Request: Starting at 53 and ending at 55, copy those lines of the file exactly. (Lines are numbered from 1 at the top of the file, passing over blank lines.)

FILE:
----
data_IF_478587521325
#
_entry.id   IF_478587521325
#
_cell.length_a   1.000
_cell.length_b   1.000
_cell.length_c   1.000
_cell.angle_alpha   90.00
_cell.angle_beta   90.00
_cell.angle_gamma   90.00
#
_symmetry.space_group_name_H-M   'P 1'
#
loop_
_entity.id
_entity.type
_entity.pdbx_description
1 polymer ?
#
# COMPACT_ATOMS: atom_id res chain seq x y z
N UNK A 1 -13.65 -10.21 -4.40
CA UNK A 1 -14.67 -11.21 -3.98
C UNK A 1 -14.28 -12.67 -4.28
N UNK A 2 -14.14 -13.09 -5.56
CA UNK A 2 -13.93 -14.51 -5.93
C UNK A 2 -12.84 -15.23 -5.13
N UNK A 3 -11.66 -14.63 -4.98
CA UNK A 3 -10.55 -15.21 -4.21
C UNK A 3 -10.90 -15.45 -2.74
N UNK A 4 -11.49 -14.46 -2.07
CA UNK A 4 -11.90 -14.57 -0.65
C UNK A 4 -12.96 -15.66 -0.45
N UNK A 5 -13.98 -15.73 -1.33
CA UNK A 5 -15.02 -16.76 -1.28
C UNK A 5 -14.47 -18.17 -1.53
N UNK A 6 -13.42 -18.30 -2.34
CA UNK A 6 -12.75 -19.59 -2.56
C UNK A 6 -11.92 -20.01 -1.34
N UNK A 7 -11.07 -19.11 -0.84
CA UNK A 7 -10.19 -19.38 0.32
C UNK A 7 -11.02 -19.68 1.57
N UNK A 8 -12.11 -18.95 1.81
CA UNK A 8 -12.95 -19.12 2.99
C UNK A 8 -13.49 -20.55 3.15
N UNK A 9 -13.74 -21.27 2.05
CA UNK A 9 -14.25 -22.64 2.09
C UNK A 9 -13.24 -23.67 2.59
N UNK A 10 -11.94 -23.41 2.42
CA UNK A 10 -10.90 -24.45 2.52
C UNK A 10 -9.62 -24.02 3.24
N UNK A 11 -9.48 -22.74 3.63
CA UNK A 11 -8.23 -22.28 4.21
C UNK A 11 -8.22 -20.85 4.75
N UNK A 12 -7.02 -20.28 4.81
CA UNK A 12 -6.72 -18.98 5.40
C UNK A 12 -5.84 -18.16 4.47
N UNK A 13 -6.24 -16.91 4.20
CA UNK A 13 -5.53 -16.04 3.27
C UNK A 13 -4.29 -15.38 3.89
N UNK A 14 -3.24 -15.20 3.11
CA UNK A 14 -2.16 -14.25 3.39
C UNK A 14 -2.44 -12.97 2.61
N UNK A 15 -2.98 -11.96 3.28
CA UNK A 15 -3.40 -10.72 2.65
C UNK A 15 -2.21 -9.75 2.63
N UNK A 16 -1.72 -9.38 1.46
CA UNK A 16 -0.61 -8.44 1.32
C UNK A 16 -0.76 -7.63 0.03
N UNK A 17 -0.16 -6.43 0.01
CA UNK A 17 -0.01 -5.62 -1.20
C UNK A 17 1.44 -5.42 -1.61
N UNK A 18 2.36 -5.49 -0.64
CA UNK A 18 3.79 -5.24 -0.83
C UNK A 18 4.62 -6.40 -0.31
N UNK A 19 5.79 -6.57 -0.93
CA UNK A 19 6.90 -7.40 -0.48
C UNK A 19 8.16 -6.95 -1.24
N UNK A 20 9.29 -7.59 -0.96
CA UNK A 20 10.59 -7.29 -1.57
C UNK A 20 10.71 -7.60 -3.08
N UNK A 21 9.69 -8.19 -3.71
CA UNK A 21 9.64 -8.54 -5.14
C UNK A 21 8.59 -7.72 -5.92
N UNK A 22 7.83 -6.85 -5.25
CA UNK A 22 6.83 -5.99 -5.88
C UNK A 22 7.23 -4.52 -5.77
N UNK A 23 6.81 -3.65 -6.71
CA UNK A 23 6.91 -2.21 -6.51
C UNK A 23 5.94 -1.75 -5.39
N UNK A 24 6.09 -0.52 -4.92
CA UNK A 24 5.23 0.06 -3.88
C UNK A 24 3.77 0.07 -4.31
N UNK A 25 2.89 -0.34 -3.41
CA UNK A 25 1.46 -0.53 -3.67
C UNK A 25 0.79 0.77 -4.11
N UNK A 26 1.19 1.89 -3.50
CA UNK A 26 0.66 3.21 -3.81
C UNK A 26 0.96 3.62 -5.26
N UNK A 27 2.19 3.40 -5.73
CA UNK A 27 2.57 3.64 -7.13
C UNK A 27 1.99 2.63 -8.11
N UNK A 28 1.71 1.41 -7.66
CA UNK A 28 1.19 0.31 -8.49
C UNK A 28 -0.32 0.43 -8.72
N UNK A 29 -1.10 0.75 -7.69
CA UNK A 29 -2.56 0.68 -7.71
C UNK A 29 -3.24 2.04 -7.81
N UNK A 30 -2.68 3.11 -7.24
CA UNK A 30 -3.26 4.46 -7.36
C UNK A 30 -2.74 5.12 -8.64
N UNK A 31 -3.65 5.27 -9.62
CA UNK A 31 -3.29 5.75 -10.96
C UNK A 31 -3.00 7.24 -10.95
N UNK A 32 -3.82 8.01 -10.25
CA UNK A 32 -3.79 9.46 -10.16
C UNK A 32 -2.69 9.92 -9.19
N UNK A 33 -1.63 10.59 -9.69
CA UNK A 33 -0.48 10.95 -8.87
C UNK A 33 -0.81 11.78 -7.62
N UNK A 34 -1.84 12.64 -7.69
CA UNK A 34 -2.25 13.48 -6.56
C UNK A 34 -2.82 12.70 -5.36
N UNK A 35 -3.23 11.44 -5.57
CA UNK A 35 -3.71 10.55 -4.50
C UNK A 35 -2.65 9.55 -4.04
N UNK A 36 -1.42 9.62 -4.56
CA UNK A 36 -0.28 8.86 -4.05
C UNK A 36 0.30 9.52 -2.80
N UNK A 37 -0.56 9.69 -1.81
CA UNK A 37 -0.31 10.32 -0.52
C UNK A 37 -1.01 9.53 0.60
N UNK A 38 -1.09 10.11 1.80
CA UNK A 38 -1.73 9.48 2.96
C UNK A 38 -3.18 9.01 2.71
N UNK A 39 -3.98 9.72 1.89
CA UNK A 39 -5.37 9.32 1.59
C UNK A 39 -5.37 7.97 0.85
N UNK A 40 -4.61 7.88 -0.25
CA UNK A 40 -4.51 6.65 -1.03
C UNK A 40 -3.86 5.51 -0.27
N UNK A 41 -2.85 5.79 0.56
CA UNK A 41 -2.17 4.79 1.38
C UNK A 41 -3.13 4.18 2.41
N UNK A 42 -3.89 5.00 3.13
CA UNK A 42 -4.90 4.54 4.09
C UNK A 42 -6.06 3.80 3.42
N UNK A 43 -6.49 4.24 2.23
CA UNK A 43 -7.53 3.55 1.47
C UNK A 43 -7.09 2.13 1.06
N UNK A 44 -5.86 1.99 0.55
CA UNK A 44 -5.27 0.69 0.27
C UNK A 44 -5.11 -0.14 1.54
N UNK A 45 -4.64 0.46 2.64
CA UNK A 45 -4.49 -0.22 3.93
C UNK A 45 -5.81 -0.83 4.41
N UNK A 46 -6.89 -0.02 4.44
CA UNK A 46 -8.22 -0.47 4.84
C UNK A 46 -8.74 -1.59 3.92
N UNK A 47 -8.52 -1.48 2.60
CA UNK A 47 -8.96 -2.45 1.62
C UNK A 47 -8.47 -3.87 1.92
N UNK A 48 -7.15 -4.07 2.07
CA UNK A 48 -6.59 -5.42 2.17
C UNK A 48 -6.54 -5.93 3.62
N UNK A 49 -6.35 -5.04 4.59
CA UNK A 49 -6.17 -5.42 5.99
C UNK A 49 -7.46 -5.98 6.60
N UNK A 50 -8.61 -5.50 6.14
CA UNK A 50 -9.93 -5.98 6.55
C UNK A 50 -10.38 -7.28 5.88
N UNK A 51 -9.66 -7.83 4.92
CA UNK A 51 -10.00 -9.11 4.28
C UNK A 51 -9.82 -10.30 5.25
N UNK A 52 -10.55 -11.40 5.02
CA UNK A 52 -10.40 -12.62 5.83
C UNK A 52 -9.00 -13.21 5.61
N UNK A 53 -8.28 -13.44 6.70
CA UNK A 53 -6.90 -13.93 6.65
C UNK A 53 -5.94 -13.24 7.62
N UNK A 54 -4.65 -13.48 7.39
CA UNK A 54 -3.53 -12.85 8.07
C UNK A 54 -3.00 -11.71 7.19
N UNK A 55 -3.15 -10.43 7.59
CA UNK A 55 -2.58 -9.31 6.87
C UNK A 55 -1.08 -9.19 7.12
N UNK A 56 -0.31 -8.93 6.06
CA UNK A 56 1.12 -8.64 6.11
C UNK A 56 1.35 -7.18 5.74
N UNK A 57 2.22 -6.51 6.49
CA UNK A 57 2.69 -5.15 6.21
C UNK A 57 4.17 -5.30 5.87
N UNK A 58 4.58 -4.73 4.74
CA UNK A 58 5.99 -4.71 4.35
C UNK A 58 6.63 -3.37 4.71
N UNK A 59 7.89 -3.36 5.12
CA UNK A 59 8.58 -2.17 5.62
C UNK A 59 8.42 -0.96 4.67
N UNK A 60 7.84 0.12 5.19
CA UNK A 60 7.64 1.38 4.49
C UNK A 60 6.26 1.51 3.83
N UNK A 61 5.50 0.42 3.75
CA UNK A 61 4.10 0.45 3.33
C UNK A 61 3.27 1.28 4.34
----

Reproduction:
C UNK A 11 -8.22 -20.85 4.75
N UNK A 12 -7.02 -20.28 4.81
CA UNK A 12 -6.72 -18.98 5.40